– James Hush
****, ***1/2 (compared to my hotttass bootleg)
There is no doubt that Jay Dee and Madlib have been responsible for some of the hottest beats/albums of the past decade or so. Decade?
Un huh: Dilla used to be a part of the Tribe production team known as the Ummah, for which he laced classics: “Find a Way,” “DaBooty,” “Keep it Moving” and on and on…oh yeah, the Pharcyde’s “Runnin,” Common’s entire Like Water For Chocolate album; ‘get about it, it don’t stop.
Madlib’s smoking enough greens to keep him as antisocial and subsequently productive as can be; here is something that may flip your toupees though: remember that monumental and whoever-you-are-you-gotta-respect-the-fact-that-you-own-it-or-know-the-lyrics-to-every-song-on-it album, Paul’s Boutique? Wells, Madlib mastered all of the production, so again, Champion Sound should be the shit, right?
I was hopping back and forth holding my ween with both hands waiting for the release of this shit since they announced it, then much like Wu-Tang did Wu-Tang Forever, it took forever to come out. I’d heard the single, “The Red” sometime around March or April and every weekend since, so regardless of [hotness]it suffers. They should push “Starz” though, that shit’s guaranteed to take off like a $20 tip at a strip club.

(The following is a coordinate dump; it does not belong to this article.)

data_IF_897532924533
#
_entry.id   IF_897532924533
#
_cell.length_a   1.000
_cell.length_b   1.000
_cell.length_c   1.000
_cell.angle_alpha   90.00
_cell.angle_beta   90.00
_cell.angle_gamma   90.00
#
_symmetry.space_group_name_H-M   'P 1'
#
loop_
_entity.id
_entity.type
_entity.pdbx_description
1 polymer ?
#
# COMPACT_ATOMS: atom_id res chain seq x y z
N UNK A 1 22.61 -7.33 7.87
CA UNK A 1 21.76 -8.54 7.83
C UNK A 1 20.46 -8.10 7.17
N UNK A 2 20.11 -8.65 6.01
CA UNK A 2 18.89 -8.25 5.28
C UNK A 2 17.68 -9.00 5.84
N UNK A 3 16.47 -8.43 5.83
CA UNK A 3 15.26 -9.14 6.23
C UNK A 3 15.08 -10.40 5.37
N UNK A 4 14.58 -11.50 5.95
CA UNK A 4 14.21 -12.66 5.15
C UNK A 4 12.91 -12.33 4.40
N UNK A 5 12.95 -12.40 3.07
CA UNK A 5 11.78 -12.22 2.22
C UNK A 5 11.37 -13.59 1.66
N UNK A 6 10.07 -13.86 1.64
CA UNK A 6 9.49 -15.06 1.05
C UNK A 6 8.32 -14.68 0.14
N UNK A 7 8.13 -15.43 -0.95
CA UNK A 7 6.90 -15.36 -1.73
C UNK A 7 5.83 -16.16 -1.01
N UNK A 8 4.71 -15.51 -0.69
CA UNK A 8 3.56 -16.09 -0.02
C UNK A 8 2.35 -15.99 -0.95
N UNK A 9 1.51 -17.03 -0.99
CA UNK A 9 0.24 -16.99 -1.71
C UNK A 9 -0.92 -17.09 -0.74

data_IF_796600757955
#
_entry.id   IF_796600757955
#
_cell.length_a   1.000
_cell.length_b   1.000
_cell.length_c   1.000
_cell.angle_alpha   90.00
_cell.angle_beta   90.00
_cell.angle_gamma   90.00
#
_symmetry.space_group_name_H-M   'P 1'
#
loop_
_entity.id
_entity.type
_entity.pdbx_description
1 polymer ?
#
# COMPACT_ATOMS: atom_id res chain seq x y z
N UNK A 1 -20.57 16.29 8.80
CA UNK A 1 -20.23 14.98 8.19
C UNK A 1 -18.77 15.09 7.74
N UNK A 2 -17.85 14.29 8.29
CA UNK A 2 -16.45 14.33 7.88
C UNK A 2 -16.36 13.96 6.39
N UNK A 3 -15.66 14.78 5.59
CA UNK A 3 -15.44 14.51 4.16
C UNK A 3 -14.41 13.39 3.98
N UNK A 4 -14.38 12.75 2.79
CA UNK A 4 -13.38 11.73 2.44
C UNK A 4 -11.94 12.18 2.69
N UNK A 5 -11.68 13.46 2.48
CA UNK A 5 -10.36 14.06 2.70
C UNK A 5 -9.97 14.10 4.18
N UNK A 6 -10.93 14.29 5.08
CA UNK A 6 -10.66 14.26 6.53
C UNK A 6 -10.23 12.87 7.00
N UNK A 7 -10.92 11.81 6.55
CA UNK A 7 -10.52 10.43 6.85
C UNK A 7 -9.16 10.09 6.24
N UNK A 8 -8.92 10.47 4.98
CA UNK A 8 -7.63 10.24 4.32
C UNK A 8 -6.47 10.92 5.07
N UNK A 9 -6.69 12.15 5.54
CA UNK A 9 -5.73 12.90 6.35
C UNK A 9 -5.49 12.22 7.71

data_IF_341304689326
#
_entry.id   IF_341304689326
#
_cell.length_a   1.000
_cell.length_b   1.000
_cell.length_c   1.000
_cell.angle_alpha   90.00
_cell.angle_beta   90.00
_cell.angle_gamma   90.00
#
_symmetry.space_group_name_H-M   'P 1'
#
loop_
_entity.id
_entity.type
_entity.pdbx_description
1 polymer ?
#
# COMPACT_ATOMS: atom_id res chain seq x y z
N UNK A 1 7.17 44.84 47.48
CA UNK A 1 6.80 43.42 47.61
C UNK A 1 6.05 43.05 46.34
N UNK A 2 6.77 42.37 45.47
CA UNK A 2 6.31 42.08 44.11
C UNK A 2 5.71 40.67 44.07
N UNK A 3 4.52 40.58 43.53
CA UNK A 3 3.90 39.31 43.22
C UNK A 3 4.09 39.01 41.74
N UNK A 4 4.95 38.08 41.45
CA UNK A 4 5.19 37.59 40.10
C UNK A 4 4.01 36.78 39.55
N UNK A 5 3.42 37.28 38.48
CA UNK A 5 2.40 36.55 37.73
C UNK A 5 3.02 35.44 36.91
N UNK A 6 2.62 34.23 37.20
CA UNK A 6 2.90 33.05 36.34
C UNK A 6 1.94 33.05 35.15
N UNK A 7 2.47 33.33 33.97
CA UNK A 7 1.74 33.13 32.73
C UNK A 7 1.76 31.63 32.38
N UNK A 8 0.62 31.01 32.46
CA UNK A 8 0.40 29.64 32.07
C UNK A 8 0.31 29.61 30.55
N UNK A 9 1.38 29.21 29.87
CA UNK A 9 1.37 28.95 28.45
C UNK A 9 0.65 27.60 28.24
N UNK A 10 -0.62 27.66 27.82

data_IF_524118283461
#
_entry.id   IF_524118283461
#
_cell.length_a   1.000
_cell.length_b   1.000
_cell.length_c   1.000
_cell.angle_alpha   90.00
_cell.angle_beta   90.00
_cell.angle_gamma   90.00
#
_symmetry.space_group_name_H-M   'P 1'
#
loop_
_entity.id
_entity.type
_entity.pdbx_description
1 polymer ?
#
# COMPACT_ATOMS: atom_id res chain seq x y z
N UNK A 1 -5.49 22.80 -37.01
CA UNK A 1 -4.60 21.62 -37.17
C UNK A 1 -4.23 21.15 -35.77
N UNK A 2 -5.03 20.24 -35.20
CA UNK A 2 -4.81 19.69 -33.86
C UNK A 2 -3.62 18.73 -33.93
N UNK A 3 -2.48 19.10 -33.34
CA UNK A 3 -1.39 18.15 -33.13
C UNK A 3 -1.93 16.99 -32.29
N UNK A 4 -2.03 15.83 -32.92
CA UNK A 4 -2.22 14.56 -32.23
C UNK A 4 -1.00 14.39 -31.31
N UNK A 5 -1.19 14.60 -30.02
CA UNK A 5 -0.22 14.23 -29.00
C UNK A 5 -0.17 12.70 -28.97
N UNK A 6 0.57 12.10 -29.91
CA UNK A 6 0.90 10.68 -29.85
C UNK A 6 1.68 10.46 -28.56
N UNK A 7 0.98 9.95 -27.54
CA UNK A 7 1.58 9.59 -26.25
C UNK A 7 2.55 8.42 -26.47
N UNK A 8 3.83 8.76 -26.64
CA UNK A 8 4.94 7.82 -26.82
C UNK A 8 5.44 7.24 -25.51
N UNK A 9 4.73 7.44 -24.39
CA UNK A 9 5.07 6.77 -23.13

The only reason why I am hesistant about giving this album the hand job it deserves is due to the earlier bootleg version I’d heard and received and, which Life & Art subsequently got a stern talking-to by Peanut Butter Wolf for reviewing. (again: sorry).
Said ghetto CD-R contained, though clearly not as polished, hitters like the Marlins, rollers like a pastry shop, and bangers like a girl who points out to you that her Fruit of the Looms have a banana in the bunch.
It sounded more like Madlib and Jay Dee’s attitude toward music, that being: just do what sounds right. God that sounds shallow, but for real, their lyrics will never be amazing, just on point with the beat; and it’s the beats on this album that will really stick with you, even though “Survival Test,” “React” and to a lesser extent “Strip Club,” all sound the same.
But, with all the crap floating about in the port-a-potty that rap has become, Champion Sound is three handfuls of Charmin, so pick it up, wipe the rest away; plus “No Games” is so full of fire my piss burns.
– Sven Barth
The Life & Art staff ’03 can be reached at Huntlaed@hotmail.com.